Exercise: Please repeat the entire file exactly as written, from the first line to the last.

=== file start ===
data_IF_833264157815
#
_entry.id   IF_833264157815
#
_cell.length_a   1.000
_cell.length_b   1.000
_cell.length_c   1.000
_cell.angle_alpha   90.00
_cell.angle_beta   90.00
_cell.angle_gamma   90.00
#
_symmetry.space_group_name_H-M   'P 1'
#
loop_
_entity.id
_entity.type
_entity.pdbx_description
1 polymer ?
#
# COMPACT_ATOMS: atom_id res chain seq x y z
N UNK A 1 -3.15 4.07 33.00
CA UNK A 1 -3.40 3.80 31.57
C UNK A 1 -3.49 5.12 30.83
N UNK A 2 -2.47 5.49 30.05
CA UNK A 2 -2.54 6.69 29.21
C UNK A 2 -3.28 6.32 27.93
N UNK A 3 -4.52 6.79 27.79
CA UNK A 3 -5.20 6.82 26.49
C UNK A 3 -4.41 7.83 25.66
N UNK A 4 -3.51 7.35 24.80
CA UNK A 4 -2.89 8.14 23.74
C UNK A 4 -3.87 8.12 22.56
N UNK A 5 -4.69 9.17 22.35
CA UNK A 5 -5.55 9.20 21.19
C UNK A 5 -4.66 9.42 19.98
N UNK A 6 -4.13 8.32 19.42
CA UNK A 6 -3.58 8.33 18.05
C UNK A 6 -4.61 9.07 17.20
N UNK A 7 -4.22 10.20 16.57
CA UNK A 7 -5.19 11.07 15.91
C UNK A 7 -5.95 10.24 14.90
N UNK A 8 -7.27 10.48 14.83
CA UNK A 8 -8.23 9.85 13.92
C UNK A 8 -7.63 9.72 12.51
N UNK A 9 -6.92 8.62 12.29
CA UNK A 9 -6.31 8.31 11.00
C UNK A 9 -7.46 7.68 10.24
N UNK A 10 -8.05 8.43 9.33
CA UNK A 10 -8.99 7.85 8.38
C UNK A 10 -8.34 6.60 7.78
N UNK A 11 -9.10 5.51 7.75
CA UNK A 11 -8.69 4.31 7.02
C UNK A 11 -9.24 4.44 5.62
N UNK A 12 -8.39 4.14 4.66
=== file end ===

data_IF_833264157815
#
_entry.id   IF_833264157815
#
_cell.length_a   1.000
_cell.length_b   1.000
_cell.length_c   1.000
_cell.angle_alpha   90.00
_cell.angle_beta   90.00
_cell.angle_gamma   90.00
#
_symmetry.space_group_name_H-M   'P 1'
#
loop_
_entity.id
_entity.type
_entity.pdbx_description
1 polymer ?
#
# COMPACT_ATOMS: atom_id res chain seq x y z
N UNK A 1 -3.15 4.07 33.00
CA UNK A 1 -3.40 3.80 31.57
C UNK A 1 -3.49 5.12 30.83
N UNK A 2 -2.47 5.49 30.05
CA UNK A 2 -2.54 6.69 29.21
C UNK A 2 -3.28 6.32 27.93
N UNK A 3 -4.52 6.79 27.79
CA UNK A 3 -5.20 6.82 26.49
C UNK A 3 -4.41 7.83 25.66
N UNK A 4 -3.51 7.35 24.80
CA UNK A 4 -2.89 8.14 23.74
C UNK A 4 -3.87 8.12 22.56
N UNK A 5 -4.69 9.17 22.35
CA UNK A 5 -5.55 9.20 21.19
C UNK A 5 -4.66 9.42 19.98
N UNK A 6 -4.13 8.32 19.42
CA UNK A 6 -3.58 8.33 18.05
C UNK A 6 -4.61 9.07 17.20
N UNK A 7 -4.22 10.20 16.57
CA UNK A 7 -5.19 11.07 15.91
C UNK A 7 -5.95 10.24 14.90
N UNK A 8 -7.27 10.48 14.83
CA UNK A 8 -8.23 9.85 13.92
C UNK A 8 -7.63 9.72 12.51
N UNK A 9 -6.92 8.62 12.29
CA UNK A 9 -6.31 8.31 11.00
C UNK A 9 -7.46 7.68 10.24
N UNK A 10 -8.05 8.43 9.33
CA UNK A 10 -8.99 7.85 8.38
C UNK A 10 -8.34 6.60 7.78
N UNK A 11 -9.10 5.51 7.75
CA UNK A 11 -8.69 4.31 7.02
C UNK A 11 -9.24 4.44 5.62
N UNK A 12 -8.39 4.14 4.66